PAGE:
Federal officials on Tuesday recommended increasing the distance from undersea pipelines that vessels are allowed to anchor in Southern California, citing a 2021 oil spill they said was caused by ships whose anchors were dragged across a pipeline after a storm.

The leak occurred in a ruptured pipeline owned by Houston-based Amplify Energy that carried crude from offshore rigs to a processing plant in Long Beach. National Transportation Safety Board officials concluded damage to the pipeline had been caused months earlier when a cold front brought high winds and seas to the Southern California coast, causing two container vessels that were anchored offshore to drag their anchors across the area where the pipeline was located.

The October 2021 spill of 25,000 gallons sent blobs of crude washing ashore in Huntington Beach and nearby communities, shuttered beaches and fisheries, coated birds with oil and threatened area wetlands.

Birds are seen as workers in protective suits clean the contaminated beach after an oil spill in Newport Beach, Calif., on Wednesday, Oct. 6, 2021. A major oil spill off the coast of Southern California fouled popular beaches and killed wildlife while crews scrambled Sunday, to contain the crude before it spread further into protected wetlands. AP photo Ringo H.W. Chiu.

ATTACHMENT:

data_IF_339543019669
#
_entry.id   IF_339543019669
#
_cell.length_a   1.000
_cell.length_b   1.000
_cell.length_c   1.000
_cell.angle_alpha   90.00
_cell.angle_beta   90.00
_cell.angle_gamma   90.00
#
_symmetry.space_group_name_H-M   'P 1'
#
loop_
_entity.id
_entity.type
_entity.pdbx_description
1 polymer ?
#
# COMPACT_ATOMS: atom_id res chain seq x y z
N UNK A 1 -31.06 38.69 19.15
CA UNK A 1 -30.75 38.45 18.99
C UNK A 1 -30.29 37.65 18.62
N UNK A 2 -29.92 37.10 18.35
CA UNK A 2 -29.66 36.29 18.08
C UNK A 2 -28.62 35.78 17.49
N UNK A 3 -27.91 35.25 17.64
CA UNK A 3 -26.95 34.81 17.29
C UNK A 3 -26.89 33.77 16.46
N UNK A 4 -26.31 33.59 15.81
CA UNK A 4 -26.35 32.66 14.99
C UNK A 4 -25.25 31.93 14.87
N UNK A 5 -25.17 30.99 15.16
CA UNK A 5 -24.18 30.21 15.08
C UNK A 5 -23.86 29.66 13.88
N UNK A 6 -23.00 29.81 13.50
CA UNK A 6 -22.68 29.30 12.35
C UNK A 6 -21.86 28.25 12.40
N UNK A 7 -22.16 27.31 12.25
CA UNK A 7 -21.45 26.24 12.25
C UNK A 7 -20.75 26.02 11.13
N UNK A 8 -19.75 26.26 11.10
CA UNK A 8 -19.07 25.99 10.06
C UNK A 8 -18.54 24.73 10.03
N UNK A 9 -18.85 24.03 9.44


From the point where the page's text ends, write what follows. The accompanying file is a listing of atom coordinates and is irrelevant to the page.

The Beijing and MSC Danit — each measuring more than 1,100 feet long — had displaced and damaged the pipeline in January 2021, while a strike from the Danit’s anchor caused the eventual crude release, officials said.

The NTSB concluded that the pipeline rupture was likely caused by the proximity of anchored shipping vessels. The agency’s board members recommended that authorities increase the safety margin between ships anchored on their way to and from the ports of Los Angeles and Long Beach and undersea pipelines in the area.

They also urged vessel traffic services across the country to provide audible and visual alarms to those tasked with keeping watch when anchored vessels near pipelines. Procedures are also needed to notify pipeline operators when a potential incursion occurs, they said.

The recommendations as well as several others followed a nearly four-hour hearing on the spill, one of the largest in Southern California in recent years.

Andrew Ehlers, the NTSB’s lead investigator, said the pipeline that ferried crude from offshore platforms to the coast was located at a distance of about 1,500 feet from vessel anchorages in the area.

Since the spill, Amplify pleaded guilty to federal charges of negligently discharging crude and agreed to install new leak-detection technology. The company also reached a settlement with local residents and businesses that provide surf lessons and leisure cruises in Huntington Beach, which claimed to have been adversely affected by the spill.

Meanwhile, Amplify and local businesses sued shipping companies associated with the Beijing and Danit. Those suits were settled earlier this year.